Methane emissions from tank bromeliads in neotropical forests


Methane is a potent greenhouse gas1. Methane concentrations above neotropical forests—the tropical forests found in Mexico, Central America, South America and the Caribbean—are high according to space-borne observations. However, the source of the methane is uncertain2,3. Here, we measure methane fluxes from tank bromeliads—a common group of herbaceous plants in neotropical forests that collect water in tank-like structures—using vented static chambers. We sampled 167 bromeliads in the Ecuadorian Andes, and found that all of them emitted methane. We found a diverse community of methane-producing archaea within the water-containing tanks, suggesting that the tanks served as the source of the methane. Indeed, tank water was supersaturated with methane, and 13C-labelled methane added to tank water was emitted though the leaves. We suggest that the bromeliad tanks form a wetland environment conducive to methane production. In conjunction with other wetlands hidden beneath the copy surface, bromeliads may help to explain the inexplicably high methane levels observed over neotropical forests.

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Figure 1: Three functional types of bromeliad.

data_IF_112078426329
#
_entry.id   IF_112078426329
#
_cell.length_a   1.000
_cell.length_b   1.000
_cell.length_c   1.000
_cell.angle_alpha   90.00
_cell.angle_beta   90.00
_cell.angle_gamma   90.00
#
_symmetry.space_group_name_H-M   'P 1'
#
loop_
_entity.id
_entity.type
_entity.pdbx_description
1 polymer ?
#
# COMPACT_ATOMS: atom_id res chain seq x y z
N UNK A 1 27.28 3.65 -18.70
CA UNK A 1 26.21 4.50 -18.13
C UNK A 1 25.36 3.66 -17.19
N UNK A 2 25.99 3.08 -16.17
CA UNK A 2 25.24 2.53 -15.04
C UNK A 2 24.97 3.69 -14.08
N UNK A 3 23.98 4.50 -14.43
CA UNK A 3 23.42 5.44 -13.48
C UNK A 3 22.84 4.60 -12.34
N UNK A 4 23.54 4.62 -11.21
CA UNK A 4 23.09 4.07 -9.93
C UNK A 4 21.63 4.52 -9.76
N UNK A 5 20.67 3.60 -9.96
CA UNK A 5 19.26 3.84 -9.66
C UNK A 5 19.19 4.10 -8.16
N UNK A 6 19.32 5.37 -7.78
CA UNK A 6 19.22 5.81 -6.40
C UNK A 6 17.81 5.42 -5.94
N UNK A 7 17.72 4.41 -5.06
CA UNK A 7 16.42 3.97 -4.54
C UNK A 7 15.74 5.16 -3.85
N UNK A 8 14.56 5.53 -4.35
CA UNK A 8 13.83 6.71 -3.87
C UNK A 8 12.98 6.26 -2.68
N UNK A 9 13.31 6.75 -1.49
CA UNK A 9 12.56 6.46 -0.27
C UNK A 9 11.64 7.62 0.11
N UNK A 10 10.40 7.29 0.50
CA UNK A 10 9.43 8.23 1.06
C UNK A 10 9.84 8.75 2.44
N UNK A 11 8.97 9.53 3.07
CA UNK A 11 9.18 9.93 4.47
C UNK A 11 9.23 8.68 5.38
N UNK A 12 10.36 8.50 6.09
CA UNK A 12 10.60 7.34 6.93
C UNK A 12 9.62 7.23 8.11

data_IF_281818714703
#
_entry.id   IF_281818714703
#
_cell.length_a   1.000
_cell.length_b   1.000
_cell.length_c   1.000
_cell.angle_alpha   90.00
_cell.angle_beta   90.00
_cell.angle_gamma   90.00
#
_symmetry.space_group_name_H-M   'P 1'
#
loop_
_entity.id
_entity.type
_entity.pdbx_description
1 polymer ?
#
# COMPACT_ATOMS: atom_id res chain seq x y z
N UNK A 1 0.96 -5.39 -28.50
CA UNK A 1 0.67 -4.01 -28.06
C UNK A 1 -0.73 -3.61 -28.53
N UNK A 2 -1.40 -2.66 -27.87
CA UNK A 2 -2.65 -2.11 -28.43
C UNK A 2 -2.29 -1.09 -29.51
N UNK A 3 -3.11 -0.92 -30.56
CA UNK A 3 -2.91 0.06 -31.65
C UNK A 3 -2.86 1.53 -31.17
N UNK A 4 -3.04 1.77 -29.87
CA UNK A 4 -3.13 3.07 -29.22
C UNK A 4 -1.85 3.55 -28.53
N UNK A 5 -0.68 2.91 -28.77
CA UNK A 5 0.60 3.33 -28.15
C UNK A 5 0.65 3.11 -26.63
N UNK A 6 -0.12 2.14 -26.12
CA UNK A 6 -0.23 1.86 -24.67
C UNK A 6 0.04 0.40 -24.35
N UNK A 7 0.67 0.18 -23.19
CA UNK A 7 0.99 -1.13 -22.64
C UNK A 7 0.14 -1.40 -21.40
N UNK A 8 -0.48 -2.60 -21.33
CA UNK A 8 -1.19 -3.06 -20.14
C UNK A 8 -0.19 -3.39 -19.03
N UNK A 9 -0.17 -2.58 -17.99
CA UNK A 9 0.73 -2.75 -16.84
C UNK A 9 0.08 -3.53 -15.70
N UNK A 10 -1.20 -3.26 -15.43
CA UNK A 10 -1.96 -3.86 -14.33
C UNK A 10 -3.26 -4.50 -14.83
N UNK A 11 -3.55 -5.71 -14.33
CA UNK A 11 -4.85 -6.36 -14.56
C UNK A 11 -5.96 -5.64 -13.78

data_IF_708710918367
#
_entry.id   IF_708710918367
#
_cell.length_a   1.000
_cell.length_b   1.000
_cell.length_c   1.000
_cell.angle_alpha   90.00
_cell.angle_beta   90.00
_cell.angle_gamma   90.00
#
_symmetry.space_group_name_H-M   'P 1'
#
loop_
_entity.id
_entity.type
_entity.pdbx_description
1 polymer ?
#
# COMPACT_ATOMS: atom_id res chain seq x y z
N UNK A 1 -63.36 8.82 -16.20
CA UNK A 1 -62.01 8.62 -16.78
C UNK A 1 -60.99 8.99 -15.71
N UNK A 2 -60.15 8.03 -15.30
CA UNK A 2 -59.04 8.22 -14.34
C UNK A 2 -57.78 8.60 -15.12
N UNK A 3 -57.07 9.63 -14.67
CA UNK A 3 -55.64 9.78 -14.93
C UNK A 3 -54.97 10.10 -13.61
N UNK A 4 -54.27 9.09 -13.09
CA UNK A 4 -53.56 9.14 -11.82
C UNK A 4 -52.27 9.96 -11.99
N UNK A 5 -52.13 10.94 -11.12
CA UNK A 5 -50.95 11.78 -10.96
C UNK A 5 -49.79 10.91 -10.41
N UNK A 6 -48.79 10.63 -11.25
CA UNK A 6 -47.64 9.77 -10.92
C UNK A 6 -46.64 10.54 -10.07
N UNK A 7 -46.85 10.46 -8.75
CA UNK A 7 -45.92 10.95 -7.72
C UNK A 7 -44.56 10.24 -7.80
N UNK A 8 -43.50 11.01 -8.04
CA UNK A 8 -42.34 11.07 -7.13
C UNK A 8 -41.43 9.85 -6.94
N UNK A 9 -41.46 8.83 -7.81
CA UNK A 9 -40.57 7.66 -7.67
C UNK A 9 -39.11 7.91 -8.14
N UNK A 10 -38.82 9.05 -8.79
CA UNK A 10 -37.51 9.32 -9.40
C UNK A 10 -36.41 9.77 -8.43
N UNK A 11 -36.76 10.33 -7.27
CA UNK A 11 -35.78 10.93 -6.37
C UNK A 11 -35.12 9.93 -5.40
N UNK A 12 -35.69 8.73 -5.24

Figure 2: Methane emissions from the three functional types of bromeliad in relation to bromeliad tank diameters.


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We thank R. Samaniego, R. Arias, A. Macas and F. Cuenca for excellent field and laboratory assistance. M. Richter, T. Peters and R. Rollenbeck provided the climate data. We especially thank P. Claus from the Max-Planck-Institute for Terrestrial Microbiology for GC-C-IRMS analysis. M. Schwertfeger from the Botanical Garden in Göttingen University kindly provided tank bromeliads for the tracer experiment. This study was supported by the Deutsche Forschungsgemeinschaft (Ve219/8-1, Gr1588/10) as part of subprojects A2.4 and A2.5 of the research unit ‘Biodiversity and sustainable management of a megadiverse mountain ecosystem in southern Ecuador’ (FOR 816).

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G.O.M. and F.A.W. contributed equally to the manuscript. They established project design, conducted field work, analysed data and wrote major portions of the manuscript. C.S. directed the statistical analyses and contributed significantly to the manuscript. R.C. and M.K. determined the methanogenic archaea community. R.C. supervised G.O.M. on the methanogen analysis and wrote parts of the manuscript. E.V. was the principal investigator (PI), main supervisor of G.O.M., and wrote parts of the manuscript. M.D.C. contributed significantly to the data analysis and review of the manuscript. H.F. was a co-PI, second supervisor of G.O.M., and supervised experimental field work. K.W. contributed to the method development and assisted G.O.M. and F.A.W. during field work. S.R.G. was a co-PI. All authors discussed the results and commented on the manuscript.

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Correspondence to Edzo Veldkamp.

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The authors declare no competing financial interests.

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Martinson, G., Werner, F., Scherber, C. et al. Methane emissions from tank bromeliads in neotropical forests. Nature Geosci 3, 766–769 (2010).

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